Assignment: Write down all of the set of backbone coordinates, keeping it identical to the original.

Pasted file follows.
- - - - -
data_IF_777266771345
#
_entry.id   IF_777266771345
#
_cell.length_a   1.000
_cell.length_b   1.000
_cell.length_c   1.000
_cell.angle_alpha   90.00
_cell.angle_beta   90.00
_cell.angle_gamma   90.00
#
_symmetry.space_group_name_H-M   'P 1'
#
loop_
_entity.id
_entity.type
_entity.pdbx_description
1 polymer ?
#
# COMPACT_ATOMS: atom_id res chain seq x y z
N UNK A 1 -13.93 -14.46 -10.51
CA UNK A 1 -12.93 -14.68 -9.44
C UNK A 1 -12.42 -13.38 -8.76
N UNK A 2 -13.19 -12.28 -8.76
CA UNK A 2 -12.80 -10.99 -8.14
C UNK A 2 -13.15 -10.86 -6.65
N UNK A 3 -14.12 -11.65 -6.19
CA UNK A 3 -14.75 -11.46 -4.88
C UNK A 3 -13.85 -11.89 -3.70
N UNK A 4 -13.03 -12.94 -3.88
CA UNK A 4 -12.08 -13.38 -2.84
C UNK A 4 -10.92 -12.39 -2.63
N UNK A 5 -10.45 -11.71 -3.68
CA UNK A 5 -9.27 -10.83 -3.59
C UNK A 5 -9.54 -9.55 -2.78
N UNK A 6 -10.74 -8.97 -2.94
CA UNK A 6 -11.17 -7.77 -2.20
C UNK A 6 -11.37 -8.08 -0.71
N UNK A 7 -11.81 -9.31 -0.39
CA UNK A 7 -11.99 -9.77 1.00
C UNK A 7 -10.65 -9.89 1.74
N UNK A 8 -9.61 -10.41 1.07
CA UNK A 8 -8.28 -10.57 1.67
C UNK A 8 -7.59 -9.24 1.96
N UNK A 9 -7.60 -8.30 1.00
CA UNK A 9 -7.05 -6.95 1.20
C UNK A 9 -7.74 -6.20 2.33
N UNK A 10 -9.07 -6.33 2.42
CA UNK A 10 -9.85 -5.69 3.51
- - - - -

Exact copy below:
data_IF_777266771345
#
_entry.id   IF_777266771345
#
_cell.length_a   1.000
_cell.length_b   1.000
_cell.length_c   1.000
_cell.angle_alpha   90.00
_cell.angle_beta   90.00
_cell.angle_gamma   90.00
#
_symmetry.space_group_name_H-M   'P 1'
#
loop_
_entity.id
_entity.type
_entity.pdbx_description
1 polymer ?
#
# COMPACT_ATOMS: atom_id res chain seq x y z
N UNK A 1 -13.93 -14.46 -10.51
CA UNK A 1 -12.93 -14.68 -9.44
C UNK A 1 -12.42 -13.38 -8.76
N UNK A 2 -13.19 -12.28 -8.76
CA UNK A 2 -12.80 -10.99 -8.14
C UNK A 2 -13.15 -10.86 -6.65
N UNK A 3 -14.12 -11.65 -6.19
CA UNK A 3 -14.75 -11.46 -4.88
C UNK A 3 -13.85 -11.89 -3.70
N UNK A 4 -13.03 -12.94 -3.88
CA UNK A 4 -12.08 -13.38 -2.84
C UNK A 4 -10.92 -12.39 -2.63
N UNK A 5 -10.45 -11.71 -3.68
CA UNK A 5 -9.27 -10.83 -3.59
C UNK A 5 -9.54 -9.55 -2.78
N UNK A 6 -10.74 -8.97 -2.94
CA UNK A 6 -11.17 -7.77 -2.20
C UNK A 6 -11.37 -8.08 -0.71
N UNK A 7 -11.81 -9.31 -0.39
CA UNK A 7 -11.99 -9.77 1.00
C UNK A 7 -10.65 -9.89 1.74
N UNK A 8 -9.61 -10.41 1.07
CA UNK A 8 -8.28 -10.57 1.67
C UNK A 8 -7.59 -9.24 1.96
N UNK A 9 -7.60 -8.30 1.00
CA UNK A 9 -7.05 -6.95 1.20
C UNK A 9 -7.74 -6.20 2.33
N UNK A 10 -9.07 -6.33 2.42
CA UNK A 10 -9.85 -5.69 3.51